Monthly Archives: October 2005

A Five-Mile Morning, San Diego

A long low sun hangs at the line of earth and sky
scrub on the crests of ravines and gullies and canyons
and tile- and shingle- topped roofs
slide past the red-orange ball, flick shadows on and off:
the dark: cool, dewy; the light: warming.

the sand, the hard pack, the clay
the left the right the breathe
the sand, hardpack, clay
the left the right left breathe
scrub sand asphalt breathe
road sidewalk sand
train tracks.

breathe left right left
breathe parking lot cars
breathe ice rink doors
breathe conditioned air
breathe breathe breathe

NOTES
Well, this has been through several variations already. It was an exercise on line breaks, and this is the version I took in to workshop. Maybe I’ll post some of the others later… Right now I want to tighten up the first and second stanzas a little. There was some confusion in the first because of the lack of punctuation in the first part. I’m a little iffy on how I want to change it. Must think… (assumes time honored Pooh-thinking stance)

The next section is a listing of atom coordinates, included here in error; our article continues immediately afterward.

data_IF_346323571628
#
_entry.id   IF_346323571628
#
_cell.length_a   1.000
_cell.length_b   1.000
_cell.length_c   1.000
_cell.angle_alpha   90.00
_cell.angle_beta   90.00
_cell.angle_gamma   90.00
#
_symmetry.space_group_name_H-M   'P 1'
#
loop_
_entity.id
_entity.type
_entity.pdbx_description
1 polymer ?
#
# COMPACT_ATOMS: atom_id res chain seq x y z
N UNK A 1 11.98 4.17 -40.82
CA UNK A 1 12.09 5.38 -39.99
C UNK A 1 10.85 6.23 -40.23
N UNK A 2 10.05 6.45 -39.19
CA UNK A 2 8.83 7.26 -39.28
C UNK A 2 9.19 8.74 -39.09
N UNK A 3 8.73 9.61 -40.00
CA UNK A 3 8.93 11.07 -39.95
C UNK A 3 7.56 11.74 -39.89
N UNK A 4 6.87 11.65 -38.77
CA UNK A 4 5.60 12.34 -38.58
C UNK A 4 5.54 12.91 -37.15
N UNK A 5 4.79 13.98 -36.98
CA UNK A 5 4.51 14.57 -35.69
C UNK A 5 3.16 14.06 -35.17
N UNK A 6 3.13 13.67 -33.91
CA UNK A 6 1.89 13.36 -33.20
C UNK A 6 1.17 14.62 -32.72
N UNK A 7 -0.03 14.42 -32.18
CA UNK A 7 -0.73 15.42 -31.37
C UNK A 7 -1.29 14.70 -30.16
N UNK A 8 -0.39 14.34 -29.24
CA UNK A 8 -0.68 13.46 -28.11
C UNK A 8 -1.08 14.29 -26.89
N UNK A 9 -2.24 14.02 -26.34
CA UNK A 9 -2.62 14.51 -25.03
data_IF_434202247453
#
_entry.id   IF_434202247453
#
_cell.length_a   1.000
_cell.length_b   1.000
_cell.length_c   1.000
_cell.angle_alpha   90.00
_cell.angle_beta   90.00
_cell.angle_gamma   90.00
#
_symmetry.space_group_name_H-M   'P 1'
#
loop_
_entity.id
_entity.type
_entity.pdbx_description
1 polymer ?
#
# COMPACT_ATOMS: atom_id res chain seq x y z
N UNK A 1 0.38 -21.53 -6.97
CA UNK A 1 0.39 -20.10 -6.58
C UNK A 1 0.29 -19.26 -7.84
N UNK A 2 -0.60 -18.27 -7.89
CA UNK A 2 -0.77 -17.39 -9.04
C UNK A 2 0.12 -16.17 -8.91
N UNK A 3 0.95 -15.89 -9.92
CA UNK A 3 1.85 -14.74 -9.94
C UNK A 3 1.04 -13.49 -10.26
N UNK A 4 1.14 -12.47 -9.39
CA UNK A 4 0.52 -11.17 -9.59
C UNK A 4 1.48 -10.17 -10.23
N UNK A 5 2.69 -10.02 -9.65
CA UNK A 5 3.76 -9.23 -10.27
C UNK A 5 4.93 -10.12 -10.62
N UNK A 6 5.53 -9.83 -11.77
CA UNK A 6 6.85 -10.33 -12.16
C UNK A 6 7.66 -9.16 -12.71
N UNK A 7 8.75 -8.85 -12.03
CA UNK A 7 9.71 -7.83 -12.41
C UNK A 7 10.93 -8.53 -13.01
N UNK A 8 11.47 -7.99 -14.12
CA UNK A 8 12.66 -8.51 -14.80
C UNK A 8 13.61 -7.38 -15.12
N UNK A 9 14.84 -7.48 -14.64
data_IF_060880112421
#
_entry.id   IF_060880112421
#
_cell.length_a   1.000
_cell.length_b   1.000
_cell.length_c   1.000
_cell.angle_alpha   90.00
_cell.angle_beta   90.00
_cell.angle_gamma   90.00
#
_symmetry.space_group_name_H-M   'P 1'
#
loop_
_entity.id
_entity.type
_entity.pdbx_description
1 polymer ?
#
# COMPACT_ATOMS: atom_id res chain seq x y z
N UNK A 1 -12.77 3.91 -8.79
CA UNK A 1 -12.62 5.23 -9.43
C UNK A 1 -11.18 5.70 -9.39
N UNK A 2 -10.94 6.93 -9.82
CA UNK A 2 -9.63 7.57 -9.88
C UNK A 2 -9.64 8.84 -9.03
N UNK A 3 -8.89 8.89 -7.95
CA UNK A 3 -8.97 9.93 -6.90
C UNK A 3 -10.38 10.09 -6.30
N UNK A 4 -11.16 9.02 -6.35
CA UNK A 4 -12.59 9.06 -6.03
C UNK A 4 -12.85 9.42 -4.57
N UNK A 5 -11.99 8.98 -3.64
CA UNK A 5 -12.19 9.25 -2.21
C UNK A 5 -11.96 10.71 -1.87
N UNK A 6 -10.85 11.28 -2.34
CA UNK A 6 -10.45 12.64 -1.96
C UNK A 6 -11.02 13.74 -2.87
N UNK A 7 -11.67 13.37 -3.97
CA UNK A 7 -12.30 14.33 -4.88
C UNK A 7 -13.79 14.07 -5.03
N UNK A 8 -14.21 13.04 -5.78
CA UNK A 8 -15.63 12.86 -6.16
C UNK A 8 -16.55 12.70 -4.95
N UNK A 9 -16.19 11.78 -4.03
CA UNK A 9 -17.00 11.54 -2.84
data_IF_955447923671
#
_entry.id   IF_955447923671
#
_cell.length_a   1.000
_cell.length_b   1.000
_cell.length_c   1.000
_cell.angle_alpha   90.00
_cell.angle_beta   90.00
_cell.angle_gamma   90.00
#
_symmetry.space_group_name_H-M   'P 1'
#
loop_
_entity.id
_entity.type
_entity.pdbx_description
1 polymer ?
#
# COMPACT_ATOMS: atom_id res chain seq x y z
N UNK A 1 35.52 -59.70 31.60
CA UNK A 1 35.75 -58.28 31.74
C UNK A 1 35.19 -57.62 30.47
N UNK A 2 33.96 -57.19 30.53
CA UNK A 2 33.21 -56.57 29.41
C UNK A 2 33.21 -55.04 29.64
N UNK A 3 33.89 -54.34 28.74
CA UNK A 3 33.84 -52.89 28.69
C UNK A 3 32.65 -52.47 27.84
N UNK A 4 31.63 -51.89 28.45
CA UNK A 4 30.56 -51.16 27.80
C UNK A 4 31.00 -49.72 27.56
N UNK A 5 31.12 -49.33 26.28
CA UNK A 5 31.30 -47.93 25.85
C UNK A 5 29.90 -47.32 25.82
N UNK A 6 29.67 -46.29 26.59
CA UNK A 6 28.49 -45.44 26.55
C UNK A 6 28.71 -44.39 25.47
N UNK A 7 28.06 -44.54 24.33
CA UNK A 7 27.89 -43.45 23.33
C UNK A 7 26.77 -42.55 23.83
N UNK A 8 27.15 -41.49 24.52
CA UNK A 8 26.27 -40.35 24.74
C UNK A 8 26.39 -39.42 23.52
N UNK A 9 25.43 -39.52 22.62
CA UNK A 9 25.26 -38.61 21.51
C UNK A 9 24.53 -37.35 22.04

Keep On, Rev. 2

Removed while under consideration by The Atlantic Monthly.

NOTES

Revision 1

Well, you can tell there’s been some changes. I tried to do a little tightening as far as words like ‘the’ and ‘and.’ I hope this helped strengthen the poem. I have a habit of ending lines with words like that, and it just weakens a poem. Makes it less forceful, causes less impact. I also tidied up spelling and grammar problems, and tried to seperate the use of ‘man’ a little further. Also, I broke up the poem into stanzas. Not based on the ‘Rhythm’ lines, which one might expect, but given the topic of jazz, I tried to emulate the feeling of a jazz show, when the musicians are just up there jammin’. They come back to refrains, but not when you’d always expect. So that was part of the reasoning. Also, I tried to keep each stanza in context with itself. So, you have the audience perspective, the horn perspective, and the rhythm guys’ perspectives, and they all kind of flow into each other. It’s not a deliberate, delineated, definite seperation… but something gradual and natural. I like where it’s headed.

Let me know what you think.